Prosecutors in the US state of Georgia are investigating attempts by former President Donald Trump to overturn results from last November's election.
Mr Trump was recorded telling the state's top election official to "find" more than 11,000 votes, enough to give him victory there.
The official is heard replying that Georgia's results are correct.
Joe Biden's win in Georgia and other swing states secured him the presidency.
Fulton County District Attorney Fani Willis sent a letter asking state officials to preserve documents including those relating to the phone call and saying that a criminal investigation was being carried out.
"I just want to find 11,780 votes," Mr Trump told Georgia's Republican Secretary of State Brad Raffensperger in a recording of the call released by the Washington Post last month.
Donald Trump's phone call fact-checked
In the months after the election, Mr Trump made unsubstantiated allegations of widespread electoral fraud and claimed that votes were stolen from him.
The call was made on 2 January, just four days before the US Congress confirmed Mr Biden's election victory.
What does the letter say?
Ms Willis said in the letter, addressed to Georgia Governor Brian Kemp, that the investigation included:
potential violations of state law prohibiting the solicitation of election fraud
the making of false statements to state and local governmental bodies
conspiracy, racketeering, violation of oath of office
any involvement in violence or threats related to the election's administration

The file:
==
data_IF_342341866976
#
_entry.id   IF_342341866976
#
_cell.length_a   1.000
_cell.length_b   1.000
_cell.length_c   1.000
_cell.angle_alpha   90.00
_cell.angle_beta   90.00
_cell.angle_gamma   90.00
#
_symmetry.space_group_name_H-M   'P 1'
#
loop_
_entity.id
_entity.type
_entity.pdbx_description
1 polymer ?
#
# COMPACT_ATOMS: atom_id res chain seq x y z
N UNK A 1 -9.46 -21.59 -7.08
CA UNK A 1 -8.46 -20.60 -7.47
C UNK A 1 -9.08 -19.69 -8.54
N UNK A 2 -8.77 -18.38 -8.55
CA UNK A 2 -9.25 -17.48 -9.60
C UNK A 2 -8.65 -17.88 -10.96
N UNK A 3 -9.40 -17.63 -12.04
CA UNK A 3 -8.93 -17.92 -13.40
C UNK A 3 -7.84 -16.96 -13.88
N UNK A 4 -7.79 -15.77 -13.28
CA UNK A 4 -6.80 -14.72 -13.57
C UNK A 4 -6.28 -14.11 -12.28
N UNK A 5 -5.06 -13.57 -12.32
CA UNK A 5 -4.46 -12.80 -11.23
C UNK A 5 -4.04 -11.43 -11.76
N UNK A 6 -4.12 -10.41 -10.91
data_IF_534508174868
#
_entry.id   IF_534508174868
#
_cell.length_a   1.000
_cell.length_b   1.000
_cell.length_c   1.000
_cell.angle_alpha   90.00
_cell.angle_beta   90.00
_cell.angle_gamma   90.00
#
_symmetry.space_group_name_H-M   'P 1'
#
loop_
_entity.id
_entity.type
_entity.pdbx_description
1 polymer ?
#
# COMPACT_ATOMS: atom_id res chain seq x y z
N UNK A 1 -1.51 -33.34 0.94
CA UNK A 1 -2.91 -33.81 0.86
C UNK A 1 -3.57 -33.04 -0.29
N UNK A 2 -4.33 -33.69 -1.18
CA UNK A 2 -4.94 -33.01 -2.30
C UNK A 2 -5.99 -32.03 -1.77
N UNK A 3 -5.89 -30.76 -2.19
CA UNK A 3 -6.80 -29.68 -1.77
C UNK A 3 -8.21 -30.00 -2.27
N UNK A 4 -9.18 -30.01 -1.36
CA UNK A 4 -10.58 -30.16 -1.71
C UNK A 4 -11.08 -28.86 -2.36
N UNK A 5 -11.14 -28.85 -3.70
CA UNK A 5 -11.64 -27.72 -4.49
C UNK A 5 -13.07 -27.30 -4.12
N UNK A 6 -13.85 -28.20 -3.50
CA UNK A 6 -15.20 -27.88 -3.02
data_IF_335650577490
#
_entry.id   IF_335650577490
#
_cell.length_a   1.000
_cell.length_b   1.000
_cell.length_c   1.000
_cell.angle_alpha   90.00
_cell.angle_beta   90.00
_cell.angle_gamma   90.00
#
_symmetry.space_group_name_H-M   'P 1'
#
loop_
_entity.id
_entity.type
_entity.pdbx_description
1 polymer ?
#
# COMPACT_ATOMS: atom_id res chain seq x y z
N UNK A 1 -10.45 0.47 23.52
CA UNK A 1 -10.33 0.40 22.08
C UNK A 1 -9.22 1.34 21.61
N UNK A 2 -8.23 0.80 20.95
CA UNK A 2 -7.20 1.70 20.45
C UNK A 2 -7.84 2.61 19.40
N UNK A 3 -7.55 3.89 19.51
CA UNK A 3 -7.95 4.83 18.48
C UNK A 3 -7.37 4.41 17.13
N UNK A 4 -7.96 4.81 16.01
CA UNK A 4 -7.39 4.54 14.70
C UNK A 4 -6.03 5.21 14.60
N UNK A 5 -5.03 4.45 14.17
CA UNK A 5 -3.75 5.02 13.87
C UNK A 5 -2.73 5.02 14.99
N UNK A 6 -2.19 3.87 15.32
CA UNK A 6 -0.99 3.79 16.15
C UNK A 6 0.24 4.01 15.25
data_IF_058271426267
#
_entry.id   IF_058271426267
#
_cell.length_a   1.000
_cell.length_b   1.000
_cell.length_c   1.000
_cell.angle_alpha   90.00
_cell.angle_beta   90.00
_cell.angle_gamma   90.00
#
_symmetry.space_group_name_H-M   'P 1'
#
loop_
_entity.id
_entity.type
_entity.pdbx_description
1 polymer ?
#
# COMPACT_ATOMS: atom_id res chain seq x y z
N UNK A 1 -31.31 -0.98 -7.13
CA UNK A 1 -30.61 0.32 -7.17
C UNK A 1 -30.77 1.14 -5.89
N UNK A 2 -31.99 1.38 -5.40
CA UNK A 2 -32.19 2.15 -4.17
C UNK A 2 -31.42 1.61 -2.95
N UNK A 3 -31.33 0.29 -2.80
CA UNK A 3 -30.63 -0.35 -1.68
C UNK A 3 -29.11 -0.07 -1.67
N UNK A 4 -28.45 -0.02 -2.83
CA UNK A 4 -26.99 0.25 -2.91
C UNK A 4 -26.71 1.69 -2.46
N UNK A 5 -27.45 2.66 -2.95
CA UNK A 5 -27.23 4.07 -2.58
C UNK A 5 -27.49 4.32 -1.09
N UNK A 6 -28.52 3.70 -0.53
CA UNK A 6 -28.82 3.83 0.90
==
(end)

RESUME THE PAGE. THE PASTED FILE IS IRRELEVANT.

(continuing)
"This letter is notification that all records potentially related to the administration of the 2020 general election must be preserved, with particular care being given to set aside and preserve those that may be evidence of attempts to influence the actions of persons who were administering that election," she added.
"I know we all agree that our duty demands that this matter be investigated and, if necessary, prosecuted, in a manner that is free from any appearance of conflict of interest or political considerations."
Mr Raffensperger's office opened its own investigation into the phone call on Monday.
What happened during the Trump call?
In excerpts of the 2 January phone call, Mr Trump can be heard alternately cajoling and pressurising Georgia's secretary of state.
He insisted that he had won the election in Georgia and told Mr Raffensperger that there was "nothing wrong with saying you have recalculated".
Mr Raffensperger responded by saying: "The challenge you have, Mr President, is that the data you have is wrong."
Later in the call, Mr Trump said the rumour was that ballots had been shredded and voting machinery had been removed from Fulton County in the state - claims denied by Mr Raffensperger's lawyer.
The president then threatened the official with possible legal consequences.
"You know what they did and you're not reporting it. That's a criminal offence. You can't let that happen. That's a big risk to you and to Ryan, your lawyer," Mr Trump said.
He then called for the extra 11,780 votes - which would have given him a total of 2,473,634 votes in the state, one more than Mr Biden, who received 2,473,633 votes.
The president told Mr Raffensperger he should re-examine the result in the state.